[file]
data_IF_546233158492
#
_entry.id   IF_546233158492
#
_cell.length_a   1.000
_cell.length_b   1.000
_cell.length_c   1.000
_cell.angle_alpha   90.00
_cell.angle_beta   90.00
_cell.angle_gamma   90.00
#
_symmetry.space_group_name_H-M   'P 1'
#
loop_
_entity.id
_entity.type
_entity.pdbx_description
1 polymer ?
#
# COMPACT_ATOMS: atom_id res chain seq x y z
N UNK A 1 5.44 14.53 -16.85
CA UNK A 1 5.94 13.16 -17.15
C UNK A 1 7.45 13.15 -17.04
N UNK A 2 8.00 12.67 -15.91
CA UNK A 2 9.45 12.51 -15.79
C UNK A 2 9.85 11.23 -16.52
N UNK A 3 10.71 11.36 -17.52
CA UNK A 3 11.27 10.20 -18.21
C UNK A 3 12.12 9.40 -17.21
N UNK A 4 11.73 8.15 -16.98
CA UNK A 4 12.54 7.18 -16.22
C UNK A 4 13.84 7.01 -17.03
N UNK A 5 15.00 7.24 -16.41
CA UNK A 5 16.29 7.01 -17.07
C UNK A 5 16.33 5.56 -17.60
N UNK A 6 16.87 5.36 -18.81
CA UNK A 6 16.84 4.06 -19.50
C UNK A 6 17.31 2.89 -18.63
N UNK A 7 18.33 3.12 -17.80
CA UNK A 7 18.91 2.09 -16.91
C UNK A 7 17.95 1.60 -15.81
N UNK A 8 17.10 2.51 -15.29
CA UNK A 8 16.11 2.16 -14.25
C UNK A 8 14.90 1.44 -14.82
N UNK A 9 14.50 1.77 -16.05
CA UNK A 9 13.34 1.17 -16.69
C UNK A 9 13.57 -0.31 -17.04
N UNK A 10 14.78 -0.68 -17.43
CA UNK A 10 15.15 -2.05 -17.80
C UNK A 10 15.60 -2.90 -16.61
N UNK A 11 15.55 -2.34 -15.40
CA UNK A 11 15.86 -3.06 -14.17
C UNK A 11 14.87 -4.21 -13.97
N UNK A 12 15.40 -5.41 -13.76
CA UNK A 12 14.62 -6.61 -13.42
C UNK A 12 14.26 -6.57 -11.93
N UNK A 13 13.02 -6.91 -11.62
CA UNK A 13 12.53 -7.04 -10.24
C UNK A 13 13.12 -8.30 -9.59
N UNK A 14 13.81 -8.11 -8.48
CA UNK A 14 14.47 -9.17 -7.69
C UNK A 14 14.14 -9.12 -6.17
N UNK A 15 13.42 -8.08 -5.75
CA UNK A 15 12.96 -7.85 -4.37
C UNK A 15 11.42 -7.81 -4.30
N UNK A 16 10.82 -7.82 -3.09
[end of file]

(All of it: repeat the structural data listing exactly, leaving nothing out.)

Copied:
data_IF_546233158492
#
_entry.id   IF_546233158492
#
_cell.length_a   1.000
_cell.length_b   1.000
_cell.length_c   1.000
_cell.angle_alpha   90.00
_cell.angle_beta   90.00
_cell.angle_gamma   90.00
#
_symmetry.space_group_name_H-M   'P 1'
#
loop_
_entity.id
_entity.type
_entity.pdbx_description
1 polymer ?
#
# COMPACT_ATOMS: atom_id res chain seq x y z
N UNK A 1 5.44 14.53 -16.85
CA UNK A 1 5.94 13.16 -17.15
C UNK A 1 7.45 13.15 -17.04
N UNK A 2 8.00 12.67 -15.91
CA UNK A 2 9.45 12.51 -15.79
C UNK A 2 9.85 11.23 -16.52
N UNK A 3 10.71 11.36 -17.52
CA UNK A 3 11.27 10.20 -18.21
C UNK A 3 12.12 9.40 -17.21
N UNK A 4 11.73 8.15 -16.98
CA UNK A 4 12.54 7.18 -16.22
C UNK A 4 13.84 7.01 -17.03
N UNK A 5 15.00 7.24 -16.41
CA UNK A 5 16.29 7.01 -17.07
C UNK A 5 16.33 5.56 -17.60
N UNK A 6 16.87 5.36 -18.81
CA UNK A 6 16.84 4.06 -19.50
C UNK A 6 17.31 2.89 -18.63
N UNK A 7 18.33 3.12 -17.80
CA UNK A 7 18.91 2.09 -16.91
C UNK A 7 17.95 1.60 -15.81
N UNK A 8 17.10 2.51 -15.29
CA UNK A 8 16.11 2.16 -14.25
C UNK A 8 14.90 1.44 -14.82
N UNK A 9 14.50 1.77 -16.05
CA UNK A 9 13.34 1.17 -16.69
C UNK A 9 13.57 -0.31 -17.04
N UNK A 10 14.78 -0.68 -17.43
CA UNK A 10 15.15 -2.05 -17.80
C UNK A 10 15.60 -2.90 -16.61
N UNK A 11 15.55 -2.34 -15.40
CA UNK A 11 15.86 -3.06 -14.17
C UNK A 11 14.87 -4.21 -13.97
N UNK A 12 15.40 -5.41 -13.76
CA UNK A 12 14.62 -6.61 -13.42
C UNK A 12 14.26 -6.57 -11.93
N UNK A 13 13.02 -6.91 -11.62
CA UNK A 13 12.53 -7.04 -10.24
C UNK A 13 13.12 -8.30 -9.59
N UNK A 14 13.81 -8.11 -8.48
CA UNK A 14 14.47 -9.17 -7.69
C UNK A 14 14.14 -9.12 -6.17
N UNK A 15 13.42 -8.08 -5.75
CA UNK A 15 12.96 -7.85 -4.37
C UNK A 15 11.42 -7.81 -4.30
N UNK A 16 10.82 -7.82 -3.09